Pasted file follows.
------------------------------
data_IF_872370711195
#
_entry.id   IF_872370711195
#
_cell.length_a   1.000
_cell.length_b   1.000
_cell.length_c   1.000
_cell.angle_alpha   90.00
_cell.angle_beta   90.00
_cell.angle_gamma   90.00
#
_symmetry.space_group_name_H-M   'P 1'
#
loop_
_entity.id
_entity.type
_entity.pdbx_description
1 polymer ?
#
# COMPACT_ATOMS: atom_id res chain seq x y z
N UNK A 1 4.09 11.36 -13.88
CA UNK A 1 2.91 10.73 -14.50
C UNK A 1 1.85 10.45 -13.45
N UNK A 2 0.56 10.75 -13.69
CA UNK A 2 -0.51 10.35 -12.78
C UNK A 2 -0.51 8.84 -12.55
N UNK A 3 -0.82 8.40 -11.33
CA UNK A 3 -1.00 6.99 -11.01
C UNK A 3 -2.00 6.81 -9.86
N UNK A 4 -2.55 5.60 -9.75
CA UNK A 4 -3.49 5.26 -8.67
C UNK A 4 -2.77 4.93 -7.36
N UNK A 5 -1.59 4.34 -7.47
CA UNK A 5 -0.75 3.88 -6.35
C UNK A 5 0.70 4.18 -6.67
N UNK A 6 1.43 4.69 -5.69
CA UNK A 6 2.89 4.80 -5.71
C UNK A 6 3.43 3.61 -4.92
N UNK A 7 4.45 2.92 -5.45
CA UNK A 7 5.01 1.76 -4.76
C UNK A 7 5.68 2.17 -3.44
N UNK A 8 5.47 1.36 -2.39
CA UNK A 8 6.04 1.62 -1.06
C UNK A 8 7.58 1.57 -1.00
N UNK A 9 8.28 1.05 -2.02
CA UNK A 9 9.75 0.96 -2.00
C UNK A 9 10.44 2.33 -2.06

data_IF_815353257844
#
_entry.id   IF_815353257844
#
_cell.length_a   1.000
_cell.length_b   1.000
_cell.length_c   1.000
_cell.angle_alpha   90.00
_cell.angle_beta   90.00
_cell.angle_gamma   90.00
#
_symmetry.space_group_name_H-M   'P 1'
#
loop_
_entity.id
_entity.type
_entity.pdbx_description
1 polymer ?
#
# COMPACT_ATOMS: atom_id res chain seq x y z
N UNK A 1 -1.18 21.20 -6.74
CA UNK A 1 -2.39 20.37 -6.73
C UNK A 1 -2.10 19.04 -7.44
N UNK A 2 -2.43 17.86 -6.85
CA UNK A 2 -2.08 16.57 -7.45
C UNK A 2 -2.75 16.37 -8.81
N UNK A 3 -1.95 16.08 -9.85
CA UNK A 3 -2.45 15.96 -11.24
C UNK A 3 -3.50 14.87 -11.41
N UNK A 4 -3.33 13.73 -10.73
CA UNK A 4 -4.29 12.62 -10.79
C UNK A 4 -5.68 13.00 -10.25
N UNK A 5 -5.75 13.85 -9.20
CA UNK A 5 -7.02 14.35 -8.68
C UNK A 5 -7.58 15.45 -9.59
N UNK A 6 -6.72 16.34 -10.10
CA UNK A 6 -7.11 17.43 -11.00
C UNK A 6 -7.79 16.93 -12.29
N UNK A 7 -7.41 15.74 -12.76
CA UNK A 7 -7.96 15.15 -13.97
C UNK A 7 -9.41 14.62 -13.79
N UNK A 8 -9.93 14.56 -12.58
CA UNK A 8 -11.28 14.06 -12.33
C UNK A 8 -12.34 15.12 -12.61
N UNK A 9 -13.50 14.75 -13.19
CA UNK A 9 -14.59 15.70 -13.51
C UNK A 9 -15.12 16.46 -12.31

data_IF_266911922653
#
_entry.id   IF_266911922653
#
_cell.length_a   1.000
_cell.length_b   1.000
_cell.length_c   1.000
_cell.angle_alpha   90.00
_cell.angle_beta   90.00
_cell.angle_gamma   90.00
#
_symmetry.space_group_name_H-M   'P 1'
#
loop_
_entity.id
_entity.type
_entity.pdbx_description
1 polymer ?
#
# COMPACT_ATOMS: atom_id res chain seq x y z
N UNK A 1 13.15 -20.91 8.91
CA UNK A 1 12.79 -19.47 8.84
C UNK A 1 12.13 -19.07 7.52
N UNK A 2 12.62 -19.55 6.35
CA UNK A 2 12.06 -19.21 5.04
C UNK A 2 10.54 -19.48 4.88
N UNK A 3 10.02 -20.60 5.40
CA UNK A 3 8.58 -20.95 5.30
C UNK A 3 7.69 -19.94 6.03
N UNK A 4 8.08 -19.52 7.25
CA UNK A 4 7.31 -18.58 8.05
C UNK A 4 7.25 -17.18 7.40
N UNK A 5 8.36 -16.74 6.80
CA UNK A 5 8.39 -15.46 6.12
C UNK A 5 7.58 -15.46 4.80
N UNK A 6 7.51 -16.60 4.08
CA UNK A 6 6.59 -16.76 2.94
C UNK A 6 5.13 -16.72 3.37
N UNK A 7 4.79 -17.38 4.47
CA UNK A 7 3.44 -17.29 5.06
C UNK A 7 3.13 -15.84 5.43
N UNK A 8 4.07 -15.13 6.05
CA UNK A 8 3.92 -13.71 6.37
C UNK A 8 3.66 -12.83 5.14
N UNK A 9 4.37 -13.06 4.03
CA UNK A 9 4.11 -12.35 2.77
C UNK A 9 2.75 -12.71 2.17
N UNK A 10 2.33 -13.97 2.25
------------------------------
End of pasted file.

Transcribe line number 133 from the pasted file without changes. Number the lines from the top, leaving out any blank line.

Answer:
N UNK A 7 4.79 -17.38 4.47